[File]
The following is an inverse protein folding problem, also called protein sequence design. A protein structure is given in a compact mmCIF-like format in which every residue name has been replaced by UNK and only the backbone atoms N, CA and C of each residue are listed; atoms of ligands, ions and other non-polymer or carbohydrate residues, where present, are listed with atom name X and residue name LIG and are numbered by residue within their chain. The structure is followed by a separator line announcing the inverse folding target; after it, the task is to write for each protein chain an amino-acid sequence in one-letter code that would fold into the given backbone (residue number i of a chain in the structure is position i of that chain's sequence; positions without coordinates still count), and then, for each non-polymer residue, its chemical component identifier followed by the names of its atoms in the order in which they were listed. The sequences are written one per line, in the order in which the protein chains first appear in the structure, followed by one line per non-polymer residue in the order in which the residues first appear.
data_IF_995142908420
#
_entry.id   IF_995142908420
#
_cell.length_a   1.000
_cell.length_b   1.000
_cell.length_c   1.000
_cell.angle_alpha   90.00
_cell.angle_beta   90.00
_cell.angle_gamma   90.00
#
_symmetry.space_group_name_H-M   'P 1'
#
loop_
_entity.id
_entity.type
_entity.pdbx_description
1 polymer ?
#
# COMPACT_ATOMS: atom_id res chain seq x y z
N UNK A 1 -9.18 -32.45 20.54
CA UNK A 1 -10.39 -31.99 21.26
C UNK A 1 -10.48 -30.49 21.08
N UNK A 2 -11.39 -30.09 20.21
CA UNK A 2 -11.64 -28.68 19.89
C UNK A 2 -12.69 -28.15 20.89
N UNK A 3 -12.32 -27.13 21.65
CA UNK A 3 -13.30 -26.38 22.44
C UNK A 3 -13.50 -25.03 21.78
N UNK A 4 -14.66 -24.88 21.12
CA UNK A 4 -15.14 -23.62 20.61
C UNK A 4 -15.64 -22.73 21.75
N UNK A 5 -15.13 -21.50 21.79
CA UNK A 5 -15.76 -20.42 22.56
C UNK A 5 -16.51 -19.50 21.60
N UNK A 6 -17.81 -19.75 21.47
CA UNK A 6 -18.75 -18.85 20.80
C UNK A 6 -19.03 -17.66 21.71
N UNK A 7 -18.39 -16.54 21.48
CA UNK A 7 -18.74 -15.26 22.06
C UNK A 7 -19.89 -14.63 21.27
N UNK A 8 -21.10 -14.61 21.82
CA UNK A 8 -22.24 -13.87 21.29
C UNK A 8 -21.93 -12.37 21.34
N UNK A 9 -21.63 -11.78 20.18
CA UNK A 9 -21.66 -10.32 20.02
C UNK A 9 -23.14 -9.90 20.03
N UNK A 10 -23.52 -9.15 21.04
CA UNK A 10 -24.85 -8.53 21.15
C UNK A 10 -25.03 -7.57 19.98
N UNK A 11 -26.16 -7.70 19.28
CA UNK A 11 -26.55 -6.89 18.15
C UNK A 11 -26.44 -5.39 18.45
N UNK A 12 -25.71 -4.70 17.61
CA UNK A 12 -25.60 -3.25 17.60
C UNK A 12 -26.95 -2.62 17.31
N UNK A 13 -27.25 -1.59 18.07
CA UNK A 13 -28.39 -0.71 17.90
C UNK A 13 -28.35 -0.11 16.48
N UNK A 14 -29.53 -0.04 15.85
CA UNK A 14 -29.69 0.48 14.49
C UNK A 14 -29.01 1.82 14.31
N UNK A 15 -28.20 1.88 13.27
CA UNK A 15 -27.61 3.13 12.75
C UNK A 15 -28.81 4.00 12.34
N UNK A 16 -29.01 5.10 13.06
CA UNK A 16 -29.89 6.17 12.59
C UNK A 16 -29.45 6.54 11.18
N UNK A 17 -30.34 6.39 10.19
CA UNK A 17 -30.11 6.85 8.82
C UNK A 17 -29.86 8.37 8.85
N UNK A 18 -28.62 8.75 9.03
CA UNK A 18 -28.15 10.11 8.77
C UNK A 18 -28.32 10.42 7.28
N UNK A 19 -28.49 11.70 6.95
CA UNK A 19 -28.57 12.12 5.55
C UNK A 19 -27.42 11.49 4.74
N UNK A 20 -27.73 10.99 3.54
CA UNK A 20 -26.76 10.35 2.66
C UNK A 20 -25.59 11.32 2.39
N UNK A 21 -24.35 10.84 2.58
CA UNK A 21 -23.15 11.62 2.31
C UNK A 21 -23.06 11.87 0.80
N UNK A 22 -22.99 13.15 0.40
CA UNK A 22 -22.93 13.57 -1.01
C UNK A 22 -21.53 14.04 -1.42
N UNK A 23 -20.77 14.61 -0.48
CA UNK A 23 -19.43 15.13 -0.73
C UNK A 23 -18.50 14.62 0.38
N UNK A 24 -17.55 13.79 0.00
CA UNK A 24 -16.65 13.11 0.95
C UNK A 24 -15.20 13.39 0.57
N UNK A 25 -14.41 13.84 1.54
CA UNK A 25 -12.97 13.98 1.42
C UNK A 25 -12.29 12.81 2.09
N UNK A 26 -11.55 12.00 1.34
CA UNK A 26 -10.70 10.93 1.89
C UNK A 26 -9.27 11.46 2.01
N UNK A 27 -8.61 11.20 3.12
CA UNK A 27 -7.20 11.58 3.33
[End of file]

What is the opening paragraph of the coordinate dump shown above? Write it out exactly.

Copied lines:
The following is an inverse protein folding problem, also called protein sequence design. A protein structure is given in a compact mmCIF-like format in which every residue name has been replaced by UNK and only the backbone atoms N, CA and C of each residue are listed; atoms of ligands, ions and other non-polymer or carbohydrate residues, where present, are listed with atom name X and residue name LIG and are numbered by residue within their chain. The structure is followed by a separator line announcing the inverse folding target; after it, the task is to write for each protein chain an amino-acid sequence in one-letter code that would fold into the given backbone (residue number i of a chain in the structure is position i of that chain's sequence; positions without coordinates still count), and then, for each non-polymer residue, its chemical component identifier followed by the names of its atoms in the order in which they were listed. The sequences are written one per line, in the order in which the protein chains first appear in the structure, followed by one line per non-polymer residue in the order in which the residues first appear.